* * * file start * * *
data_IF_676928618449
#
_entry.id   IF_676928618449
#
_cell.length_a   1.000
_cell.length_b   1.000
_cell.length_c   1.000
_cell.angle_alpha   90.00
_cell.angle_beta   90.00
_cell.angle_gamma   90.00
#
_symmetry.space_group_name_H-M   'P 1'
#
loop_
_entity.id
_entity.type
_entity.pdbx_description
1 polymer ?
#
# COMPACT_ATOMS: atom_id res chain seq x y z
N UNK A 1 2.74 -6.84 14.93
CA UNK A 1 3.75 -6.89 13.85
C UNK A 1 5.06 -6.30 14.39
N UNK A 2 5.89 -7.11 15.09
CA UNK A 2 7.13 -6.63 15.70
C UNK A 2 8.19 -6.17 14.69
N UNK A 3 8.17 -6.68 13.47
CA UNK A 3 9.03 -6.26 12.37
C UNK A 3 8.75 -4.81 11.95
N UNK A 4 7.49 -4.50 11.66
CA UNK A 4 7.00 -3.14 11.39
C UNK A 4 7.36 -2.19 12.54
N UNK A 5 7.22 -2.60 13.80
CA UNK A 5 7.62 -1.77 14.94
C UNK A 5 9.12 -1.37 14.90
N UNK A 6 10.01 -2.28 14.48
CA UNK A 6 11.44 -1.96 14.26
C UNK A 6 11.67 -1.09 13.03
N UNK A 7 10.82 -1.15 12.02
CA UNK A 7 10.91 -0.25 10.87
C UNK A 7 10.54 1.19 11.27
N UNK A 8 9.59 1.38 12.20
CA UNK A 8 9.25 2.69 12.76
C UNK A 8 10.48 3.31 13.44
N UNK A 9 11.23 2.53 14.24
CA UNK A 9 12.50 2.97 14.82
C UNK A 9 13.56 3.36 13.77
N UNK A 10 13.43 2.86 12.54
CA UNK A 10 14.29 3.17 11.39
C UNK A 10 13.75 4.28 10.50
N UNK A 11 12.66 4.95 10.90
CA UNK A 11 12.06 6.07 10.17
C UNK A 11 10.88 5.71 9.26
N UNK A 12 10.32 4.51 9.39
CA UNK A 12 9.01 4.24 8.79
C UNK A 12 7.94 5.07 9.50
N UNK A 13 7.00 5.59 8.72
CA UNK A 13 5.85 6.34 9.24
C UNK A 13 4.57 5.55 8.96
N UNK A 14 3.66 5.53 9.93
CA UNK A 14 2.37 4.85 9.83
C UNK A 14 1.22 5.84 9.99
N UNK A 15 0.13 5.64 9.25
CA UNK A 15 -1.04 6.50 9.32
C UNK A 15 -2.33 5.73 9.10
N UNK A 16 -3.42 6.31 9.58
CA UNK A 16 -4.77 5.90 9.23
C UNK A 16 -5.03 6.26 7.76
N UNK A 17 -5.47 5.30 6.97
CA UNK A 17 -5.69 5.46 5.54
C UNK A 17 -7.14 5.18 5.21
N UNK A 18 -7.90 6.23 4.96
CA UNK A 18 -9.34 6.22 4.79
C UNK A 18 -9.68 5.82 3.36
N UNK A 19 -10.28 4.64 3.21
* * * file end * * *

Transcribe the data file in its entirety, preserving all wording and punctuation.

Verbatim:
data_IF_676928618449
#
_entry.id   IF_676928618449
#
_cell.length_a   1.000
_cell.length_b   1.000
_cell.length_c   1.000
_cell.angle_alpha   90.00
_cell.angle_beta   90.00
_cell.angle_gamma   90.00
#
_symmetry.space_group_name_H-M   'P 1'
#
loop_
_entity.id
_entity.type
_entity.pdbx_description
1 polymer ?
#
# COMPACT_ATOMS: atom_id res chain seq x y z
N UNK A 1 2.74 -6.84 14.93
CA UNK A 1 3.75 -6.89 13.85
C UNK A 1 5.06 -6.30 14.39
N UNK A 2 5.89 -7.11 15.09
CA UNK A 2 7.13 -6.63 15.70
C UNK A 2 8.19 -6.17 14.69
N UNK A 3 8.17 -6.68 13.47
CA UNK A 3 9.03 -6.26 12.37
C UNK A 3 8.75 -4.81 11.95
N UNK A 4 7.49 -4.50 11.66
CA UNK A 4 7.00 -3.14 11.39
C UNK A 4 7.36 -2.19 12.54
N UNK A 5 7.22 -2.60 13.80
CA UNK A 5 7.62 -1.77 14.94
C UNK A 5 9.12 -1.37 14.90
N UNK A 6 10.01 -2.28 14.48
CA UNK A 6 11.44 -1.96 14.26
C UNK A 6 11.67 -1.09 13.03
N UNK A 7 10.82 -1.15 12.02
CA UNK A 7 10.91 -0.25 10.87
C UNK A 7 10.54 1.19 11.27
N UNK A 8 9.59 1.38 12.20
CA UNK A 8 9.25 2.69 12.76
C UNK A 8 10.48 3.31 13.44
N UNK A 9 11.23 2.53 14.24
CA UNK A 9 12.50 2.97 14.82
C UNK A 9 13.56 3.36 13.77
N UNK A 10 13.43 2.86 12.54
CA UNK A 10 14.29 3.17 11.39
C UNK A 10 13.75 4.28 10.50
N UNK A 11 12.66 4.95 10.90
CA UNK A 11 12.06 6.07 10.17
C UNK A 11 10.88 5.71 9.26
N UNK A 12 10.32 4.51 9.39
CA UNK A 12 9.01 4.24 8.79
C UNK A 12 7.94 5.07 9.50
N UNK A 13 7.00 5.59 8.72
CA UNK A 13 5.85 6.34 9.24
C UNK A 13 4.57 5.55 8.96
N UNK A 14 3.66 5.53 9.93
CA UNK A 14 2.37 4.85 9.83
C UNK A 14 1.22 5.84 9.99
N UNK A 15 0.13 5.64 9.25
CA UNK A 15 -1.04 6.50 9.32
C UNK A 15 -2.33 5.73 9.10
N UNK A 16 -3.42 6.31 9.58
CA UNK A 16 -4.77 5.90 9.23
C UNK A 16 -5.03 6.26 7.76
N UNK A 17 -5.47 5.30 6.97
CA UNK A 17 -5.69 5.46 5.54
C UNK A 17 -7.14 5.18 5.21
N UNK A 18 -7.90 6.23 4.96
CA UNK A 18 -9.34 6.22 4.79
C UNK A 18 -9.68 5.82 3.36
N UNK A 19 -10.28 4.64 3.21